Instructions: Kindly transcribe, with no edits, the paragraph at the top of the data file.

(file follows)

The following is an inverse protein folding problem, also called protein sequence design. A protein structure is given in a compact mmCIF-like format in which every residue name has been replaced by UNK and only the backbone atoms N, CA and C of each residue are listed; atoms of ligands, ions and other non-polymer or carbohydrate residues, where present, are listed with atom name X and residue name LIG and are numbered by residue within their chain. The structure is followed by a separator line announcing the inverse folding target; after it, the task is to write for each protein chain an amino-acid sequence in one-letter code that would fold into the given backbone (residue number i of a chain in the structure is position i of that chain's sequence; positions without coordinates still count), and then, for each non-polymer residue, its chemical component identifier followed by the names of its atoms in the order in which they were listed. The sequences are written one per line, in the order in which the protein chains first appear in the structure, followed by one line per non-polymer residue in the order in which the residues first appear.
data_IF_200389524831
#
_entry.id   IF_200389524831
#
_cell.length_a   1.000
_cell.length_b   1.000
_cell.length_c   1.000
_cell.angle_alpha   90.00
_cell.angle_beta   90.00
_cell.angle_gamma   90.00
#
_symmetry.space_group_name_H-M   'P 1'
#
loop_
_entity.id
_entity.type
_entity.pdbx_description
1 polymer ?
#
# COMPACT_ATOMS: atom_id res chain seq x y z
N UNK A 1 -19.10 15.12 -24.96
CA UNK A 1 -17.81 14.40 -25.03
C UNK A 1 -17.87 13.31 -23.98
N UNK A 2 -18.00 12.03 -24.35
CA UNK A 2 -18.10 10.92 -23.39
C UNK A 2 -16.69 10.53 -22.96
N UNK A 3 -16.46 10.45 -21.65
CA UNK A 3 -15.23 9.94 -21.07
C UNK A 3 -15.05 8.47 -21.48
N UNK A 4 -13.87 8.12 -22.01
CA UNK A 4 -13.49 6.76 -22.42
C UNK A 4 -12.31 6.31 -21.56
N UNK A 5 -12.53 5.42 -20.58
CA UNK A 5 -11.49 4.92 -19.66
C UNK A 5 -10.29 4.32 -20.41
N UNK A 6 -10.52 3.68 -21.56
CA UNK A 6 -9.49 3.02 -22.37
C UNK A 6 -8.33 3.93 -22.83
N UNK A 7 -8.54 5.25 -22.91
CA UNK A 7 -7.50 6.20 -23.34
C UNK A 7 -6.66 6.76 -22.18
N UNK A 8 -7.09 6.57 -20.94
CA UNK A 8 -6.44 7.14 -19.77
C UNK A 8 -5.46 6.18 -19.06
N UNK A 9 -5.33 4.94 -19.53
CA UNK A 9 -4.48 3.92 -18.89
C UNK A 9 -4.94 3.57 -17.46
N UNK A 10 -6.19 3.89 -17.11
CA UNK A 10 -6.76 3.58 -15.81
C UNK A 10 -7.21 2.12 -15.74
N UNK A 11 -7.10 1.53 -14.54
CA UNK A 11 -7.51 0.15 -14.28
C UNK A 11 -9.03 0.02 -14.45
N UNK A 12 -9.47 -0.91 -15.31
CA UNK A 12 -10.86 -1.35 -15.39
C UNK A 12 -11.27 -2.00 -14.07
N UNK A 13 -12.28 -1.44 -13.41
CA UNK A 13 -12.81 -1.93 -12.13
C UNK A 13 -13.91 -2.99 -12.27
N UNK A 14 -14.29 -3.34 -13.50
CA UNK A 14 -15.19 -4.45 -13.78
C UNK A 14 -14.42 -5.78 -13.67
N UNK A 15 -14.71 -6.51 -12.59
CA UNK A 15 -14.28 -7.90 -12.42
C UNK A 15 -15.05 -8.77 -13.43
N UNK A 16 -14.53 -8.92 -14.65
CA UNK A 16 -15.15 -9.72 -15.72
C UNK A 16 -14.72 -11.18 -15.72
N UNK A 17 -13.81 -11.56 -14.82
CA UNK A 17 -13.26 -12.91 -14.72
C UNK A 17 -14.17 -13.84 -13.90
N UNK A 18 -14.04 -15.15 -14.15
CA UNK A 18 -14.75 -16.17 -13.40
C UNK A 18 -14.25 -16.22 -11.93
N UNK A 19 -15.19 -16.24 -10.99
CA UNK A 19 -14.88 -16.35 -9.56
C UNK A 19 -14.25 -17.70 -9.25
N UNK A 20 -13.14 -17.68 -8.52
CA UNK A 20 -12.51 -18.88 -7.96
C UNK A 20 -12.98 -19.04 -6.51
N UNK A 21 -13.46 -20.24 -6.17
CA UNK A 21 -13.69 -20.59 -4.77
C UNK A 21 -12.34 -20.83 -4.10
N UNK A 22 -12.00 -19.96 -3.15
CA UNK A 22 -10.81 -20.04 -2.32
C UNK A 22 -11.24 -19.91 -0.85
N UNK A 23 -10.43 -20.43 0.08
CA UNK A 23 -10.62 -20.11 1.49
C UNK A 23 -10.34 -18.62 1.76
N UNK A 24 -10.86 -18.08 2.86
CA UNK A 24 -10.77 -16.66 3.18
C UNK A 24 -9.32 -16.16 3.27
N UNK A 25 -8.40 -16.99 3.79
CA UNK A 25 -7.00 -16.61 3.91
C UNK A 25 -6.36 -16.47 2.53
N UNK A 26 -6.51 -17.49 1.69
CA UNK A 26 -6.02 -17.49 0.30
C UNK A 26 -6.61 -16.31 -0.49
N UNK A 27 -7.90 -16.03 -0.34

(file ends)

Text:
The following is an inverse protein folding problem, also called protein sequence design. A protein structure is given in a compact mmCIF-like format in which every residue name has been replaced by UNK and only the backbone atoms N, CA and C of each residue are listed; atoms of ligands, ions and other non-polymer or carbohydrate residues, where present, are listed with atom name X and residue name LIG and are numbered by residue within their chain. The structure is followed by a separator line announcing the inverse folding target; after it, the task is to write for each protein chain an amino-acid sequence in one-letter code that would fold into the given backbone (residue number i of a chain in the structure is position i of that chain's sequence; positions without coordinates still count), and then, for each non-polymer residue, its chemical component identifier followed by the names of its atoms in the order in which they were listed. The sequences are written one per line, in the order in which the protein chains first appear in the structure, followed by one line per non-polymer residue in the order in which the residues first appear.